Ambitious people of formally humble origin try to reinvent their pasts to overcome the stigma of once being poor and downtrodden, which is a good indication of what is being prioritised. It is far more difficult for landed groups with substantial roots in an area to simply uproot; conflict being one notable exception. For instance, tribal settlements are named after ancestors, which is an indication of who the old ruling nobility were, and this continues to hold true for entire swathes of Pakistan, even as the ethnonationalists want to change the names of the old non-Muslim settlements. Dominant groups connected with their ancestors and settlements never voluntarily give up the memory of their past except during times of conflict and social tensions. This is what happened to the House of Windsor, the supposedly English Royal Family, of German descent, from the branch Saxe-Coburg and Gotha. Queen Victoria, for instance, was a native German speaker. Her inner court spoke German natively. The Mountbatten surname was anglicised from Battenberg because of widespread anti-German feelings during World War I.

It is one of the more curious facts of history that the English royal family since the time of Duke William the Conquerer, of Norman-French speaking Danish-Viking descent, have never been English, ancestrally, per race claims, if indeed, there is such a thing as an English native, satirised by the poet, Daniel Defoe in his poem, theTrue-Born Englishman’. 


Etymologically, England is named after the Angles, who came from outside the British Isles, centuries earlier. The Angles, we are told, alongside a loose confederation of Germanic tribes that included Jutes, Saxons and Frisians, invaded and settled a Celtic speaking land during the 5th century CE that had been conquered centuries earlier by Latin speaking Romans. The Angles eventually became embroiled in a war with Scandinavian Vikings, and lost. If population geneticists are correct, the ancient Britons who built Stonehenge, 2950 BCE, lacked the genome that characterised subsequent populations with roots in the Central Asian Steppe (Indo-Europeans), being more closely related to Anatolian Neolithic Farmers. Contemporary Britons and Europeans in general descend from European Hunter Gatherers, Anatolian Neolithic Farmers and Central Asian Steppe people.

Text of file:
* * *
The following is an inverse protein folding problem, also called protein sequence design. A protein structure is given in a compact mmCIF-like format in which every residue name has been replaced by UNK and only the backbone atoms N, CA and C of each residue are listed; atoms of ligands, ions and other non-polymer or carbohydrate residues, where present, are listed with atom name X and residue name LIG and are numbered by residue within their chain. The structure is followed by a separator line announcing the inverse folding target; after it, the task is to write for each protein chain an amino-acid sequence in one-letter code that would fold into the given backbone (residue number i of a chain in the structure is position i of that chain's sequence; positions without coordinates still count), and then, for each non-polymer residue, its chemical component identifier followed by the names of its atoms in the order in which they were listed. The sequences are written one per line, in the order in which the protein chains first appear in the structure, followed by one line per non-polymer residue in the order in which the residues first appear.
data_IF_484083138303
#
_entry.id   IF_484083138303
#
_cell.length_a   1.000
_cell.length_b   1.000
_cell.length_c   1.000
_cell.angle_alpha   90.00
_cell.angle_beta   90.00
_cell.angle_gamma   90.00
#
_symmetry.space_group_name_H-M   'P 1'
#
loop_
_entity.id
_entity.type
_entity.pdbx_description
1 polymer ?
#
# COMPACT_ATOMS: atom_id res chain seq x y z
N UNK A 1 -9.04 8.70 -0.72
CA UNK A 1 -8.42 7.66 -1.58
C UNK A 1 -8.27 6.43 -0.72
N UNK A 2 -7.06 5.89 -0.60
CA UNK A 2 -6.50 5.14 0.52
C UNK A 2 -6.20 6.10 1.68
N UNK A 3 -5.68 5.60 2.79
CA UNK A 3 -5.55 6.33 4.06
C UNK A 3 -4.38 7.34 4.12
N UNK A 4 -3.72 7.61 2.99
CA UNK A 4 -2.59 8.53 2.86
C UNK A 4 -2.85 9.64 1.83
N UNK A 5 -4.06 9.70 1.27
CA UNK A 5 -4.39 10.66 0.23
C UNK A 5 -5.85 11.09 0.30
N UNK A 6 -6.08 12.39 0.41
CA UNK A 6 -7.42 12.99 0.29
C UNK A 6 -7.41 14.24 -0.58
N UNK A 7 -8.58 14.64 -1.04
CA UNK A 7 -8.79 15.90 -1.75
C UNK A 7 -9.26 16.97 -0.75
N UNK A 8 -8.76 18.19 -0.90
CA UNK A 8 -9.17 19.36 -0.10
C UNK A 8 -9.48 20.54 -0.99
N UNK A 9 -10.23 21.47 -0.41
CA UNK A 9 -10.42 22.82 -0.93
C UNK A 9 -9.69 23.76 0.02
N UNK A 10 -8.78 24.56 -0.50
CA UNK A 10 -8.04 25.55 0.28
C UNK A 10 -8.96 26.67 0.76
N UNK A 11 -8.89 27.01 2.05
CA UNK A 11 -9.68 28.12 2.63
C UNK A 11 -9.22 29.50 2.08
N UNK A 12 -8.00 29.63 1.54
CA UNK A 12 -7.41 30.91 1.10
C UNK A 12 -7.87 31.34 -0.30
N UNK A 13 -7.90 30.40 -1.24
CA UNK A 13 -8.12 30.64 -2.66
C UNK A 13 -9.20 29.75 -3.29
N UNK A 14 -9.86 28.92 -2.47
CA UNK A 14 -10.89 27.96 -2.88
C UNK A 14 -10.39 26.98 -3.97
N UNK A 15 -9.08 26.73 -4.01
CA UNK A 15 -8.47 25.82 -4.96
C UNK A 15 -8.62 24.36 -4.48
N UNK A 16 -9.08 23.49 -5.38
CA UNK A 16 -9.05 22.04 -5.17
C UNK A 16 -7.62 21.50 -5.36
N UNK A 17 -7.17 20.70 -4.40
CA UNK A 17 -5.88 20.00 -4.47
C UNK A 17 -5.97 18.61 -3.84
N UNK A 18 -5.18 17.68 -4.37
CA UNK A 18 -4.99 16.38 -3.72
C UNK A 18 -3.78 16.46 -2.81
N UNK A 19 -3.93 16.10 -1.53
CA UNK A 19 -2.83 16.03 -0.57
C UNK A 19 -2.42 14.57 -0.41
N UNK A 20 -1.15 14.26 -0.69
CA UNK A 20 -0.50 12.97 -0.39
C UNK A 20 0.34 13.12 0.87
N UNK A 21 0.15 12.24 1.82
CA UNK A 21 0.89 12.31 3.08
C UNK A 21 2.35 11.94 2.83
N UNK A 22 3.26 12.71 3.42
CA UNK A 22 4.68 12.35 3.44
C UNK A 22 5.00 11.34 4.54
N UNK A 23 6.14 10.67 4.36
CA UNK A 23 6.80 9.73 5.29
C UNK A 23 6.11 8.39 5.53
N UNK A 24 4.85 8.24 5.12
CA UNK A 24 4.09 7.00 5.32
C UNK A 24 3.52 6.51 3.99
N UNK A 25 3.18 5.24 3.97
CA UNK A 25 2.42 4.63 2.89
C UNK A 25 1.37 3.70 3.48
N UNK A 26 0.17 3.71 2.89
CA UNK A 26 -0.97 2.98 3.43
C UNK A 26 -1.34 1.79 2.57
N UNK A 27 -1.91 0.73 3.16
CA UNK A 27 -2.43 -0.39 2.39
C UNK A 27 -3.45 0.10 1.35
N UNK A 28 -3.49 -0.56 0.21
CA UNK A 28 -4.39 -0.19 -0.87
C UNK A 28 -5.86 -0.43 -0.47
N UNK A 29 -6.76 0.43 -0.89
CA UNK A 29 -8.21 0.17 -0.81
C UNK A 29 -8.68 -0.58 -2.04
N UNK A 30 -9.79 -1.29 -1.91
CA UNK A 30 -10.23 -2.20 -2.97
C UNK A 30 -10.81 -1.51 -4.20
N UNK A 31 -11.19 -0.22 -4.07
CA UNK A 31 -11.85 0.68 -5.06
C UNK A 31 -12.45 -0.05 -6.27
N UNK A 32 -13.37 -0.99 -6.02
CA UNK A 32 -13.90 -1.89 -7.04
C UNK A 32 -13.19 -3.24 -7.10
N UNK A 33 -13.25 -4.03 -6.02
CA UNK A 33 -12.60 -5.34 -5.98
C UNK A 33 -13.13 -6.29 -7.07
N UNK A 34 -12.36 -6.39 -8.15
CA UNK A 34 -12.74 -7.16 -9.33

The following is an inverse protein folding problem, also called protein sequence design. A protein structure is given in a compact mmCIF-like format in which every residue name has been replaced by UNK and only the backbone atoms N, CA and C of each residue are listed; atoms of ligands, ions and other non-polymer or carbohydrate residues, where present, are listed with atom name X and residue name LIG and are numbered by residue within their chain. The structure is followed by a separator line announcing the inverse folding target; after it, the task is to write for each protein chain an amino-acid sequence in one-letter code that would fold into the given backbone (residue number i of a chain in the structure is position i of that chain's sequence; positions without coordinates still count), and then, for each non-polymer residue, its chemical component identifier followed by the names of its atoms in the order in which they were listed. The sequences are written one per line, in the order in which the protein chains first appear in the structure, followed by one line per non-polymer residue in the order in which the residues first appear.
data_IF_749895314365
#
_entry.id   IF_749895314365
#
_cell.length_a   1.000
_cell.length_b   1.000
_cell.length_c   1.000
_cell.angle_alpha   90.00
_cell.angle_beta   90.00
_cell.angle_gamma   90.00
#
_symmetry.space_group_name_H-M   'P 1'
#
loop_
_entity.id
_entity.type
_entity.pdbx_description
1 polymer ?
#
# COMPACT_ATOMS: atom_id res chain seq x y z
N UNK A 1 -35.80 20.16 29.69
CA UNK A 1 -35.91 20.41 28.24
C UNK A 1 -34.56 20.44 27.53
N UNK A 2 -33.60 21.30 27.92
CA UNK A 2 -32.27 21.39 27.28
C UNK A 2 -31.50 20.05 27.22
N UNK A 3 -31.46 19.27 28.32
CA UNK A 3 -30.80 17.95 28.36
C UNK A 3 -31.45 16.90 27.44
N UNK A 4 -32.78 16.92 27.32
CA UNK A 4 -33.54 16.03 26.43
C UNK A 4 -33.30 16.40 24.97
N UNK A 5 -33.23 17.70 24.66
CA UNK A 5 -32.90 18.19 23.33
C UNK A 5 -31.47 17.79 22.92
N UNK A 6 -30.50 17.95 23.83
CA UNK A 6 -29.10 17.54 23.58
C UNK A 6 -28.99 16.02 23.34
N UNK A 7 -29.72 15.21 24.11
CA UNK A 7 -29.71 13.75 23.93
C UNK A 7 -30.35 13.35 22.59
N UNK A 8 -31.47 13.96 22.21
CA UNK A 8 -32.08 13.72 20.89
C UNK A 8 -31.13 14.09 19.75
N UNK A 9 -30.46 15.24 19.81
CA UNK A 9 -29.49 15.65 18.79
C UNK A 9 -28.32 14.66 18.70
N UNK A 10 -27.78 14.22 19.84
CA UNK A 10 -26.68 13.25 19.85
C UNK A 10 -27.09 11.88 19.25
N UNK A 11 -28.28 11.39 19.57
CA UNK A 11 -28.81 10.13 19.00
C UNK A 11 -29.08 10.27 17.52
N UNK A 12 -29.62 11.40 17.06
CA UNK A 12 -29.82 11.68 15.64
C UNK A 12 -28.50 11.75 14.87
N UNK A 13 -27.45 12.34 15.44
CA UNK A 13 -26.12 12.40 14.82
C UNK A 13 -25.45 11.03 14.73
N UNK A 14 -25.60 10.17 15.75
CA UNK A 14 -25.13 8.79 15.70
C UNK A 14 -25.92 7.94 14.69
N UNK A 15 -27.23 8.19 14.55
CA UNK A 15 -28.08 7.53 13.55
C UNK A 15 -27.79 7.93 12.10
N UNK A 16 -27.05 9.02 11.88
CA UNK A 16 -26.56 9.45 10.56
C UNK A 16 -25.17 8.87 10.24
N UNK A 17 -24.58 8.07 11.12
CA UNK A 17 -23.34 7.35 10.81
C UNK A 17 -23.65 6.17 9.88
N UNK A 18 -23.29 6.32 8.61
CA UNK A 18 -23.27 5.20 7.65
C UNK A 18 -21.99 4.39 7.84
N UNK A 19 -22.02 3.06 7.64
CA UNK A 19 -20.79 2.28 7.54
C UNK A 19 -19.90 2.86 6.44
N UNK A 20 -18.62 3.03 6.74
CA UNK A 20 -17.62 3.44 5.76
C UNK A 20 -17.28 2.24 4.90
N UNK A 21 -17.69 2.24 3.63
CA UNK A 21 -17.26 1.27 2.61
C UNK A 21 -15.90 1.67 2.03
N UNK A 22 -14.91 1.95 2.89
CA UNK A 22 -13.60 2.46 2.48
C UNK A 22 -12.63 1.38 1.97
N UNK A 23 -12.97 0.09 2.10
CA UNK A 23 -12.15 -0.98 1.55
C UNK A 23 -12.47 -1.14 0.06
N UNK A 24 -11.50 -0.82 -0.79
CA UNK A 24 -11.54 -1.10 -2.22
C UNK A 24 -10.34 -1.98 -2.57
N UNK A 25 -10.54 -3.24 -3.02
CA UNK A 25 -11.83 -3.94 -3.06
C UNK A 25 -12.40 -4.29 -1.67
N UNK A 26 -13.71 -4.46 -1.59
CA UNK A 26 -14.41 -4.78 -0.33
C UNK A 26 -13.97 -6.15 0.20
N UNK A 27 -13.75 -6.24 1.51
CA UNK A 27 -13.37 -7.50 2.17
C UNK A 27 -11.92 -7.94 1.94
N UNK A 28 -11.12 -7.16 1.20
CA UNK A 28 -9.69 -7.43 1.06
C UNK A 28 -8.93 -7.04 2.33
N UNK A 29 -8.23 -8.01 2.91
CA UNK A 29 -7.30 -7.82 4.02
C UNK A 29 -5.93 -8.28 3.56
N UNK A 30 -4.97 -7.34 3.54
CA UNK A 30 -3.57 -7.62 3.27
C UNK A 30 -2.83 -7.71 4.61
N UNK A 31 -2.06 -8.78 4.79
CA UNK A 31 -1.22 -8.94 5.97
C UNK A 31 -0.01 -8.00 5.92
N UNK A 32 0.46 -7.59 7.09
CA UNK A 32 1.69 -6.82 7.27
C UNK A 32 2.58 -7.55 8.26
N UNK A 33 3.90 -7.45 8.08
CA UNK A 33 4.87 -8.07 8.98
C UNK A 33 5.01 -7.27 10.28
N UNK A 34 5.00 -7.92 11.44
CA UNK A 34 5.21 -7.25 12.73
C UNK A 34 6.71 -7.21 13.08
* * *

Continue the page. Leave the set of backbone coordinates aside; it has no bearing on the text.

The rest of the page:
Understanding the contradictions borne of primordialist-type thinking would give perspective to the delusions of ethnonationalists, who think in primordial terms, shouting “God save the Queen”, and then arguing there’s no “Black in the Union Jack!” 

Saint George’s Flag, or the Flag of England dates back to the 17th century and was adopted by English seamen in international wars. St George, the Patron Saint of England was born in what is today Turkey in the 3rd century CE, having had links with the then Roman Province of Palaestina. He had never set foot in England, which during his own lifetime did not even exist as an idea; his emblem – a red cross on a white background – was adopted by English Kings during the 13th century CE, subsequent to hagiographical writings that presented him as a virtuous martyr for Christianity. He thus became the Patron State for various Christian Kingdoms.  

Downward mobility has been the norm for lots of landed groups with claims of ancestral pedigree, whilst upward mobility has been the norm of people moving into new spaces, inventing their past by adopting honorific titles. This is absolutely the case in Pakistan where honorific titles of vanquished groups have become family surnames. 

In the case of citified Pakistanis – (upwardly mobile Pakistanis), one frequently encounters people claiming a foreign-origin to celebrated Muslim Rulers, who only a generation or two ago, had migrated from rural areas into market towns, that became cities, receiving patronage from the Central Government. On the eve of Pakistan’s creation in 1947, only 7 percent of the country was urban, to give perspective to Pakistan’s actual history as a frontier region to India, and this holds true for the expansive megacity we know of as Lahore, that contained the much smaller Mughal city of Lahore.